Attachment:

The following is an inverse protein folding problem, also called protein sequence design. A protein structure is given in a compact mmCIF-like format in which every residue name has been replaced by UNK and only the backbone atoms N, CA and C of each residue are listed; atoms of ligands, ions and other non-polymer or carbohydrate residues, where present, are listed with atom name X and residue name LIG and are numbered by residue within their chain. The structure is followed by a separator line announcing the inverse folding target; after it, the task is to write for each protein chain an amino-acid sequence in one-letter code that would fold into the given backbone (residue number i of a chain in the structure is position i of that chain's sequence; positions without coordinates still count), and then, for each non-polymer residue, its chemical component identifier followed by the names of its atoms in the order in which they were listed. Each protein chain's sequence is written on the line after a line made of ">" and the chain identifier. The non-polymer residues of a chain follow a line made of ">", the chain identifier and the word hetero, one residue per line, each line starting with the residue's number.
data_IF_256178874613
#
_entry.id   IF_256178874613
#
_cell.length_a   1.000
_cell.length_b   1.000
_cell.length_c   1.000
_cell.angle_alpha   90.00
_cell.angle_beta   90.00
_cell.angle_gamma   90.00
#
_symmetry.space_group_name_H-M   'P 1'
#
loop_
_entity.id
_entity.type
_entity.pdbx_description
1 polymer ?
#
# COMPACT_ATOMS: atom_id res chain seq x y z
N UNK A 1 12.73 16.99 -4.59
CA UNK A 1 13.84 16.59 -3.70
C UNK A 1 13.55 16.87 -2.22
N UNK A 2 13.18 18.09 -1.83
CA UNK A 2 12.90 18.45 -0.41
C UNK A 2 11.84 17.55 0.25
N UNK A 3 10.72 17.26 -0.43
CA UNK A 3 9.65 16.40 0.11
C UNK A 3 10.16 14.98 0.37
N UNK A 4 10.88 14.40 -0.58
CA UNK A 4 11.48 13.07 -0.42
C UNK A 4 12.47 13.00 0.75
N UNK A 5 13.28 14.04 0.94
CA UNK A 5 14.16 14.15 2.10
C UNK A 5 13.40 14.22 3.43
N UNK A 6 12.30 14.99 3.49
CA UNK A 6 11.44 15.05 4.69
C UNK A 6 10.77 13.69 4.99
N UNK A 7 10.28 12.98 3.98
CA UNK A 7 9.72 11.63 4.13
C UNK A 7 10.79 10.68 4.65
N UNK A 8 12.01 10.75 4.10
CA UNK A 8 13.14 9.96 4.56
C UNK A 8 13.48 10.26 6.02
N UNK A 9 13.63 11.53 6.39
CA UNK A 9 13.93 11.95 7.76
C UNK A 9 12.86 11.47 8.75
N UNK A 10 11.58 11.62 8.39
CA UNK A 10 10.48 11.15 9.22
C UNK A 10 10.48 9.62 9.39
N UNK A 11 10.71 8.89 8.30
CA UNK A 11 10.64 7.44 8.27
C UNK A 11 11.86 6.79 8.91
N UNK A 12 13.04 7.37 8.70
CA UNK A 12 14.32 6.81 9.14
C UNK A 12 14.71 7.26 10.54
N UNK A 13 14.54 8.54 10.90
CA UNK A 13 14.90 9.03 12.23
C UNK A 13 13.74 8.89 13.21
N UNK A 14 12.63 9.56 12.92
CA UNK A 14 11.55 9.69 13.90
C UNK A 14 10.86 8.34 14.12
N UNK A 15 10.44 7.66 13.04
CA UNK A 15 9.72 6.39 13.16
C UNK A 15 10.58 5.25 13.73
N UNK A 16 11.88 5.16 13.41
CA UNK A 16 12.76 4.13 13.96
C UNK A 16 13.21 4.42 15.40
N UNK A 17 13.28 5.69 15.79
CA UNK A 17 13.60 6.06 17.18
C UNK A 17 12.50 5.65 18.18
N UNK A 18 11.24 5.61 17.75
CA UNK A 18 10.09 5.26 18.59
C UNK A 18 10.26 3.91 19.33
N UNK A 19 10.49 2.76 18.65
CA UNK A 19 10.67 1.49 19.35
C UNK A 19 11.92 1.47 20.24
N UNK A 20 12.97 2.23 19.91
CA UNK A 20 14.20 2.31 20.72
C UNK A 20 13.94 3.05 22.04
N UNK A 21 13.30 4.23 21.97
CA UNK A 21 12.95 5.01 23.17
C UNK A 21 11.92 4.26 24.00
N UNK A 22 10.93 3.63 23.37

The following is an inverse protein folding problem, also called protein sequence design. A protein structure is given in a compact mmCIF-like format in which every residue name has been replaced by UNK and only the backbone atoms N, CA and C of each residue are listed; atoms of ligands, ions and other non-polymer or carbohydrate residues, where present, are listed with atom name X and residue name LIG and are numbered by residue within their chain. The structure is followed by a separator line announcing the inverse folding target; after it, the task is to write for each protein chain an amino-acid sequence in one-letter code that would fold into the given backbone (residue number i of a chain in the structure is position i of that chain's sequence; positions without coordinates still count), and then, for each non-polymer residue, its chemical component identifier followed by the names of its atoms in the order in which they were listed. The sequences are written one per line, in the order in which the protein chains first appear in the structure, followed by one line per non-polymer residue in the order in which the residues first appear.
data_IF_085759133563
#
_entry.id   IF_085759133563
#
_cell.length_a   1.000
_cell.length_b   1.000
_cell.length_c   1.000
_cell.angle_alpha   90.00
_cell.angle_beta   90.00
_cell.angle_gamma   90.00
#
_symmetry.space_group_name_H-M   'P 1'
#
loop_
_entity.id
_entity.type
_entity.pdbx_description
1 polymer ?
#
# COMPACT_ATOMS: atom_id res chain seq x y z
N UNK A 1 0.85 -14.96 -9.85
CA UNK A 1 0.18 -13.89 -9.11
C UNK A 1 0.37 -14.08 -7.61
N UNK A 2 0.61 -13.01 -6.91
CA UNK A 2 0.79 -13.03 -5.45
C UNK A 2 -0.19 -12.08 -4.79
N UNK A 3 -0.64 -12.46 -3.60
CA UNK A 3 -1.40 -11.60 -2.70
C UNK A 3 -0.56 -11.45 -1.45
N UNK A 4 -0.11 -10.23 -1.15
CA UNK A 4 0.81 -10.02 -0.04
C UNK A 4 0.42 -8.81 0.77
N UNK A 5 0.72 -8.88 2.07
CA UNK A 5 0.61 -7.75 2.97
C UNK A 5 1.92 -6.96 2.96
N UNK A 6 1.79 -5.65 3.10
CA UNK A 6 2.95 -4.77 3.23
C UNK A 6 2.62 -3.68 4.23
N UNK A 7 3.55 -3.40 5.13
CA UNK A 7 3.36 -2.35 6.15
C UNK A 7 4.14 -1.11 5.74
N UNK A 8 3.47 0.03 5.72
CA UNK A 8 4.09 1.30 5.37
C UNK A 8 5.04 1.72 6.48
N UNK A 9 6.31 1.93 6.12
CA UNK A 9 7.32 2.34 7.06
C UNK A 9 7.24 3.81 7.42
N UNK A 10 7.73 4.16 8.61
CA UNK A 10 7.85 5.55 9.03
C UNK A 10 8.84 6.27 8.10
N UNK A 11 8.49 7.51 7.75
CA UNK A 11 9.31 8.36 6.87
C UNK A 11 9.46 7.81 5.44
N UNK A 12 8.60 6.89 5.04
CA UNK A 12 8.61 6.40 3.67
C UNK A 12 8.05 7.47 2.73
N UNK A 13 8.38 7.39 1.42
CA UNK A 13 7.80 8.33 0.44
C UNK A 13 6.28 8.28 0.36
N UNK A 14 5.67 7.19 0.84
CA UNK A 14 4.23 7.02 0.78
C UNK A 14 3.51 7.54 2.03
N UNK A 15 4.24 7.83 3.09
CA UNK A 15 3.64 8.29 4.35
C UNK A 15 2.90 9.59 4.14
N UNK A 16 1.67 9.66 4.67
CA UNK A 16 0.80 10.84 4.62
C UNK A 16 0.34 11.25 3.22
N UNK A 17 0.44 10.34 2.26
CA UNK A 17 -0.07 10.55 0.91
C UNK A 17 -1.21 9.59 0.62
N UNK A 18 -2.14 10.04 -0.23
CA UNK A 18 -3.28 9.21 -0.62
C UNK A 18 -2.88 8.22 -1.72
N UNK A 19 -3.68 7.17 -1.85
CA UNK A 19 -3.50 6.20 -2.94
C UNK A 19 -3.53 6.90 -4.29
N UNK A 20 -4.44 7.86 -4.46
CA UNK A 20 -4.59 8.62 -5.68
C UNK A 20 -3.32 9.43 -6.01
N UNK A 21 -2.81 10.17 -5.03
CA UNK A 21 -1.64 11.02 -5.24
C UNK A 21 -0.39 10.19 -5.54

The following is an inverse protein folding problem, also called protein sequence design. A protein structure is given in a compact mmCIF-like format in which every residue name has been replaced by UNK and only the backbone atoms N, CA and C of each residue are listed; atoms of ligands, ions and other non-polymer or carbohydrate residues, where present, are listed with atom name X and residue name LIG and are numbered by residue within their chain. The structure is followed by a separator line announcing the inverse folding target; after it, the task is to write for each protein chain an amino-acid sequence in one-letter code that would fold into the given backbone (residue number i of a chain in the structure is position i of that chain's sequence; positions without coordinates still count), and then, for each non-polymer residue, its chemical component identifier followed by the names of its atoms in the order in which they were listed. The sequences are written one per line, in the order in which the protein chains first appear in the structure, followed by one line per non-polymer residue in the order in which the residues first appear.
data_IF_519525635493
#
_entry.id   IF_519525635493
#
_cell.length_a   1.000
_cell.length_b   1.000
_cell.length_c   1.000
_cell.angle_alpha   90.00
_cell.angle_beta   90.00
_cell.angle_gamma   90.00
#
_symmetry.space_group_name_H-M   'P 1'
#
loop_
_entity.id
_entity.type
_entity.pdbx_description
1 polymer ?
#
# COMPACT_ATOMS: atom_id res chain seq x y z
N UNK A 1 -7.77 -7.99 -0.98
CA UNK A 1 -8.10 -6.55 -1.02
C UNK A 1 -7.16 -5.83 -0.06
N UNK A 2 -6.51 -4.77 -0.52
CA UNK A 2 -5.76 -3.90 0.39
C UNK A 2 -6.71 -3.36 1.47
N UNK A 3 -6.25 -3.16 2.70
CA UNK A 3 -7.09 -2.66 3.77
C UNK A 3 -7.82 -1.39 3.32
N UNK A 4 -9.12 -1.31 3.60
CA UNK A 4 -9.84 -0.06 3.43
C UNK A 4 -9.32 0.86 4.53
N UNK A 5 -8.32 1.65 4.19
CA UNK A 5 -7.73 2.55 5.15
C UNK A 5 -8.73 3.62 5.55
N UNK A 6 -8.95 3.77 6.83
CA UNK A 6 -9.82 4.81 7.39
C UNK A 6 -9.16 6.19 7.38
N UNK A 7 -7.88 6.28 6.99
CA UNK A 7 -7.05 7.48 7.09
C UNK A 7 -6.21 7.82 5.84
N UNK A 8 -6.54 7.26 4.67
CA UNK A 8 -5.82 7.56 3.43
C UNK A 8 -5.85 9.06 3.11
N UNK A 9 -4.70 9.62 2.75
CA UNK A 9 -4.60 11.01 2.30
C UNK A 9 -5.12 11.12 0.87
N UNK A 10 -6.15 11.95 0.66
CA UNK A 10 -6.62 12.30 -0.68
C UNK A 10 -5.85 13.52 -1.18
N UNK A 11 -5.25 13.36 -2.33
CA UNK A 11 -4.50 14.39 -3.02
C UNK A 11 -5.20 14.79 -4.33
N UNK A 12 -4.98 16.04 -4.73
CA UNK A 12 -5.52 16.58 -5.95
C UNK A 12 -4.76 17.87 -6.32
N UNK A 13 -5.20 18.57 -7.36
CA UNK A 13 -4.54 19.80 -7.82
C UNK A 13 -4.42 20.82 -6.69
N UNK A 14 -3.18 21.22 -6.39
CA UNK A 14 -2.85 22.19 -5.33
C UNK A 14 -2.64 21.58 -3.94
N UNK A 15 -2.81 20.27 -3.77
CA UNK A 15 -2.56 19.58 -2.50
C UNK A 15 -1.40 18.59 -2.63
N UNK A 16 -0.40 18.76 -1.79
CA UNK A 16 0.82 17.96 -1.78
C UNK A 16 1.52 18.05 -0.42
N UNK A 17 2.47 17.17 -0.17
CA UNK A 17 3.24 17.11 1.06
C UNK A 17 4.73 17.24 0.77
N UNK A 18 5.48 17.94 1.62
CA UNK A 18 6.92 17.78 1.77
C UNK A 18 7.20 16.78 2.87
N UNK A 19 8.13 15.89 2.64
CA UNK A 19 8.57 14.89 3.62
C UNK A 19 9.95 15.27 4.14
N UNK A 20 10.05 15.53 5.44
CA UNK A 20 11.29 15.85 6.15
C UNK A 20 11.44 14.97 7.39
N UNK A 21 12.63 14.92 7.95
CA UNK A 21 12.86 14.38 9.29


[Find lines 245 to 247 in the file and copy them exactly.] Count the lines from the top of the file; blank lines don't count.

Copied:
N UNK A 19 8.13 15.89 2.64
CA UNK A 19 8.57 14.89 3.62
C UNK A 19 9.95 15.27 4.14